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Chain Training - A Guide

Often we will hear trainers talk of ‘farmers strength’ rather than ‘gym strength’. What is meant here is the ability to be strong and powerful in any position or for any movement. These skills used to come from the background development of our players, and gym work if any was used to top-up raw power. Now of course we are having all too often to develop this ‘farmer’s strength’ from scratch and we are finding that a typical gym layout simply fails to provide for these needs. We need to get back to training this ‘farmer’s strength’ and working out how to do this in a training environment. This is where ‘Chain training’ comes into force.

Specifics of chain training

Training with chains satisfies a number of important ‘farmers strength’ training requirements;

  • Chains attached to an Olympic bar get heavier as they get further off the floor. Thus for example replicating the struggle that an opponent may put up when you try to move them.
  • Chains act as an unstable system to lift, they can be awkward and force the trainer to work hard to make the movement. The movement is less predictable and the forces required may change across the movement.
  • Chains can be manipulated to add weight in specific parts of the movement. Thus the movement may be manipulated to be harder at certain phases. This can be great for getting through ‘sticking points’ found with traditional free weight systems.
  • Chains can be used in isolation or with bars and pulleys. There is a lot of scope for the use of chains. They can be used as a single system or with attachments as an augmentation of other weight systems.
  • Chains can be used to create resistance from a number of differing start points within a movement. We are trying largely to replicate the demands of real life performance issues and the complexity of how chains can be used assists greatly with this solution.
  • Chains can be used for training with increasingly complex movement patterns. Again, the movements replicated in the real world are often more complicated than those easily produced in a gym or typical training environment. Chains are part of the solution of increasing that complexity.
  • Effective training with chain may require some thought and planning. We are making things more difficult, so you may need to think more about what you do. This planning time and increased complexity can be a major advantage as the basis of training is to stress a system and get an adaptation. By training in the same old way week after week, it becomes increasingly unlikely that there is any need for the system to adapt as it quickly becomes used to the stresses put on it. By planning and adding some new exercises combined with the unique aspects of training with chains themselves, chain training can be a major part of how you can ‘tweak’ the system into further adaptation.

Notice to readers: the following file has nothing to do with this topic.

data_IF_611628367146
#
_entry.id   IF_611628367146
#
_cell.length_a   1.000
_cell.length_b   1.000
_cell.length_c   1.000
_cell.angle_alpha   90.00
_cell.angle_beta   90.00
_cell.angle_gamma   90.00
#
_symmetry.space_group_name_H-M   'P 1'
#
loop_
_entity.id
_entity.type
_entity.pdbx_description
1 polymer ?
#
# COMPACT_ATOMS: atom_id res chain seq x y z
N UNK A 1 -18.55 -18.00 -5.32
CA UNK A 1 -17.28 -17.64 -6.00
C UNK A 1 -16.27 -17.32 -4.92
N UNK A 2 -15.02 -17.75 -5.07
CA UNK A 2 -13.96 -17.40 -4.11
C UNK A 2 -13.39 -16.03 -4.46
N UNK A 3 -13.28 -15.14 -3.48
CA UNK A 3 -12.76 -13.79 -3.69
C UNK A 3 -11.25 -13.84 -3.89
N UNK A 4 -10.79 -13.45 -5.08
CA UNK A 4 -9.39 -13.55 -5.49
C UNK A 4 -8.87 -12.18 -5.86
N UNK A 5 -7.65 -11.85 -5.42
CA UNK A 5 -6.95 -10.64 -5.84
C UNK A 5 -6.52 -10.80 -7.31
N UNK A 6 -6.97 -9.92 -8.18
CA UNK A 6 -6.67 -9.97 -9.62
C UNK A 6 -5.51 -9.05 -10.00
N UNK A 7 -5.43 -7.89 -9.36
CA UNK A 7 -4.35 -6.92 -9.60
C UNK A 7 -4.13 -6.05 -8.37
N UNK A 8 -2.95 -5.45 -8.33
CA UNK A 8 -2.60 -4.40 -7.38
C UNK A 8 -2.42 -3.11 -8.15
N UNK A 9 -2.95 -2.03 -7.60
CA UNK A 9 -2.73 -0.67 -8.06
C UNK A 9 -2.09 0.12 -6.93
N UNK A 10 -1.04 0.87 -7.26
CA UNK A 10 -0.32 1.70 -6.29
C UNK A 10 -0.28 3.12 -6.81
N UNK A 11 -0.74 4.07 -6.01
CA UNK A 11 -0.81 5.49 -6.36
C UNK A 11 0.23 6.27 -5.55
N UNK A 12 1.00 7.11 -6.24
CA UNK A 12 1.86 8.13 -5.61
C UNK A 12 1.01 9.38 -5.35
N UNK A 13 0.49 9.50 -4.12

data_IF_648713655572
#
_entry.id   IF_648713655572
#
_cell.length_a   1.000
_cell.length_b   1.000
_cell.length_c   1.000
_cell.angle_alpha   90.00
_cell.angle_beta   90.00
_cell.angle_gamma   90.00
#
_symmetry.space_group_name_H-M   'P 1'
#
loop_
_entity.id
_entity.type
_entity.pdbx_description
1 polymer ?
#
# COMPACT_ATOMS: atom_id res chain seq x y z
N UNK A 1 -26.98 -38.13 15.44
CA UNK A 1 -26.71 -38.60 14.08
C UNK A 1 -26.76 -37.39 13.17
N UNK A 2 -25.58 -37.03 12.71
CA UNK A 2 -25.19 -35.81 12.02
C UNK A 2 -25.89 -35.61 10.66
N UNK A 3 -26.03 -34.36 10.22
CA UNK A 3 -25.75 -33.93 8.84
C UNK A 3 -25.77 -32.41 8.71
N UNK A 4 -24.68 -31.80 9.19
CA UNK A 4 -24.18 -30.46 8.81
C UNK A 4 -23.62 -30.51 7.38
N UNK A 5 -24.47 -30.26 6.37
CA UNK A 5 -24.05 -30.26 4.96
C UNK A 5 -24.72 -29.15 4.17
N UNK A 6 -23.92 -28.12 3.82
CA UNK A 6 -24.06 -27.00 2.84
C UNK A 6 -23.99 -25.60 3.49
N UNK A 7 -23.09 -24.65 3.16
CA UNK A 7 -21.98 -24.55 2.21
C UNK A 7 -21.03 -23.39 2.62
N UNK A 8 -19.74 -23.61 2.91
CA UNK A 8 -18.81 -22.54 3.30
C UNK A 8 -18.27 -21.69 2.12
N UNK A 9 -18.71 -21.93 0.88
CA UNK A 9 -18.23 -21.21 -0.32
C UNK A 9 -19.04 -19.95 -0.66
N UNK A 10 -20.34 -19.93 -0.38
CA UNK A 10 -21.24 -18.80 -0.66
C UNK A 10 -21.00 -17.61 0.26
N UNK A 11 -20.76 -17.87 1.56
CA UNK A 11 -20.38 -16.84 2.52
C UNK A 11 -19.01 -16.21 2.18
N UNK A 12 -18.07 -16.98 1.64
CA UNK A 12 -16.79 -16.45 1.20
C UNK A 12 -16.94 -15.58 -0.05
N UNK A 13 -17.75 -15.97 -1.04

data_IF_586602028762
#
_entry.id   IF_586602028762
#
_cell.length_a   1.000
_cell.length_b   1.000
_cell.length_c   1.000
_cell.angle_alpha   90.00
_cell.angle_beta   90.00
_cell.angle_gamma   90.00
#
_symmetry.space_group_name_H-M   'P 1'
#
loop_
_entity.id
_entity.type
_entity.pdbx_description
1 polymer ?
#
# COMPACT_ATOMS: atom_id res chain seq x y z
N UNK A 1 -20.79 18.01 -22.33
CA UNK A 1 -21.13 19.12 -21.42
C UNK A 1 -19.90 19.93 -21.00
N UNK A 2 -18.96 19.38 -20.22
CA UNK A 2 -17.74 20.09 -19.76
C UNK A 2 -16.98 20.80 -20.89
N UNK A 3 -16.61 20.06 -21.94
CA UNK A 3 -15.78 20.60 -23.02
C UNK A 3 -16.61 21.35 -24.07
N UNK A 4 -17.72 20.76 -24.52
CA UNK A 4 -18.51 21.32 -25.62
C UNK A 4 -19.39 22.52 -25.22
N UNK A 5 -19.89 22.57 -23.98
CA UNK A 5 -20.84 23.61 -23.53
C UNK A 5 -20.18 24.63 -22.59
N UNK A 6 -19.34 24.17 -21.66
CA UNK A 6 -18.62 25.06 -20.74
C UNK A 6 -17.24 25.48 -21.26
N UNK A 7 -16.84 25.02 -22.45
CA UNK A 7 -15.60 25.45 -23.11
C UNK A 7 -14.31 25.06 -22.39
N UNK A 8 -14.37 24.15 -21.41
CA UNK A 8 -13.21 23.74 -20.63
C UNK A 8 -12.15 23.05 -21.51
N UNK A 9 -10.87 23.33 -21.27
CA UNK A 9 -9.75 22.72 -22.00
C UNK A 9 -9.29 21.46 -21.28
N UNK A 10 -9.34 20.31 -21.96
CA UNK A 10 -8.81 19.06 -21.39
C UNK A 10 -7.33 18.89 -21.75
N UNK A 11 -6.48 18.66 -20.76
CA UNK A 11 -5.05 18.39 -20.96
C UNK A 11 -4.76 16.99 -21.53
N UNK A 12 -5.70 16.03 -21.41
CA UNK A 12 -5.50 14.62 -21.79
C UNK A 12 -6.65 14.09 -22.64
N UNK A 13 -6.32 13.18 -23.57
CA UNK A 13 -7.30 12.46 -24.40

• Effective training with chains does not necessarily mean you will be doing the same as everybody else. If you train the same as everyone else, do not necessarily expect to get different results, a little thought and cleverness may be the deciding factor in the effectiveness of your training.
  • Chain training can be very hard work. Of course, it is stimulating the system, in a slightly different way each time you lift. It is harder to train in a rut or using the same old habits with chains as they ask something slightly different of you with each movement.
  • Chain training can be one method to move through those sticking points. Adding weight at critical points through the movement can help you push through those dead zones of training.
  • Training with chains may mean that you have to attempt to move with more speed to achieve movements. In performance speed is king, speed is a critical component of power, and the delivery of power through technique is a critical physical factor in genuine elite performance.
  • Training with chains may mean you engage more stabilisers around a movement to control the movement that with traditional weights. You are making the body work as a whole, forcing coordination and helping to teach the body to work as a complete system rather than as a series of discrete muscle groups. Effective training should focus on the quality of movement as well as the forces being generated.
  • Training with chains can be used to enhance your standard workout. Add 10% chains to your training, see the difference to the workout and to your results.